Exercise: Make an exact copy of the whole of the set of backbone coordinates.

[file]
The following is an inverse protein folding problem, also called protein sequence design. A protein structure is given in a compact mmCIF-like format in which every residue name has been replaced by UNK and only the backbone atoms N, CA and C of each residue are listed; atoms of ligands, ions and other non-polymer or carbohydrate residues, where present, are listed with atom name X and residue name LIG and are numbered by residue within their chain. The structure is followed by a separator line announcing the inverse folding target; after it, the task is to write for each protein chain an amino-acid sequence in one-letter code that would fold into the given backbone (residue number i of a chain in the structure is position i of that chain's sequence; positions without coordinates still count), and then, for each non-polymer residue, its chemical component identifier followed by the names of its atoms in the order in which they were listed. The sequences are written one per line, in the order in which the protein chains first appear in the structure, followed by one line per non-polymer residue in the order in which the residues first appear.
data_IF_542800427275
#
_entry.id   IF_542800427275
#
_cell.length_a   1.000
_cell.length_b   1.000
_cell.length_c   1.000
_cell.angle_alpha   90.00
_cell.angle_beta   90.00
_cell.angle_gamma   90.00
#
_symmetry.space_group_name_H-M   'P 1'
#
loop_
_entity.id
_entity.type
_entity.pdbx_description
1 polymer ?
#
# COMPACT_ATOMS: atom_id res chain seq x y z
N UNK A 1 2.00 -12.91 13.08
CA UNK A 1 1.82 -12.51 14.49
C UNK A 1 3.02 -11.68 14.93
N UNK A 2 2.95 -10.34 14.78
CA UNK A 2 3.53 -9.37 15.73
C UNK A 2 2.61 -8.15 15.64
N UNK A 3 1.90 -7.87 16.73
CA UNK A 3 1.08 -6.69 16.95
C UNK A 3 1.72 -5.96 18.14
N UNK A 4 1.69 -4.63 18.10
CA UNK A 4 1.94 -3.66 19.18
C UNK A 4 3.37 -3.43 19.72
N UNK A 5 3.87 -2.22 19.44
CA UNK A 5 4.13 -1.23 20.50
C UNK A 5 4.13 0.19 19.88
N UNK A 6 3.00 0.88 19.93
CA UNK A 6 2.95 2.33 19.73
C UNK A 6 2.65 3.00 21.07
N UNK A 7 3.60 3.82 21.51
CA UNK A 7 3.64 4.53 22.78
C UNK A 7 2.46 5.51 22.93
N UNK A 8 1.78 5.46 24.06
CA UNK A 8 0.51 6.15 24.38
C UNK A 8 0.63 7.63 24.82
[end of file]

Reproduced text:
The following is an inverse protein folding problem, also called protein sequence design. A protein structure is given in a compact mmCIF-like format in which every residue name has been replaced by UNK and only the backbone atoms N, CA and C of each residue are listed; atoms of ligands, ions and other non-polymer or carbohydrate residues, where present, are listed with atom name X and residue name LIG and are numbered by residue within their chain. The structure is followed by a separator line announcing the inverse folding target; after it, the task is to write for each protein chain an amino-acid sequence in one-letter code that would fold into the given backbone (residue number i of a chain in the structure is position i of that chain's sequence; positions without coordinates still count), and then, for each non-polymer residue, its chemical component identifier followed by the names of its atoms in the order in which they were listed. The sequences are written one per line, in the order in which the protein chains first appear in the structure, followed by one line per non-polymer residue in the order in which the residues first appear.
data_IF_542800427275
#
_entry.id   IF_542800427275
#
_cell.length_a   1.000
_cell.length_b   1.000
_cell.length_c   1.000
_cell.angle_alpha   90.00
_cell.angle_beta   90.00
_cell.angle_gamma   90.00
#
_symmetry.space_group_name_H-M   'P 1'
#
loop_
_entity.id
_entity.type
_entity.pdbx_description
1 polymer ?
#
# COMPACT_ATOMS: atom_id res chain seq x y z
N UNK A 1 2.00 -12.91 13.08
CA UNK A 1 1.82 -12.51 14.49
C UNK A 1 3.02 -11.68 14.93
N UNK A 2 2.95 -10.34 14.78
CA UNK A 2 3.53 -9.37 15.73
C UNK A 2 2.61 -8.15 15.64
N UNK A 3 1.90 -7.87 16.73
CA UNK A 3 1.08 -6.69 16.95
C UNK A 3 1.72 -5.96 18.14
N UNK A 4 1.69 -4.63 18.10
CA UNK A 4 1.94 -3.66 19.18
C UNK A 4 3.37 -3.43 19.72
N UNK A 5 3.87 -2.22 19.44
CA UNK A 5 4.13 -1.23 20.50
C UNK A 5 4.13 0.19 19.88
N UNK A 6 3.00 0.88 19.93
CA UNK A 6 2.95 2.33 19.73
C UNK A 6 2.65 3.00 21.07
N UNK A 7 3.60 3.82 21.51
CA UNK A 7 3.64 4.53 22.78
C UNK A 7 2.46 5.51 22.93
N UNK A 8 1.78 5.46 24.06
CA UNK A 8 0.51 6.15 24.38
C UNK A 8 0.63 7.63 24.82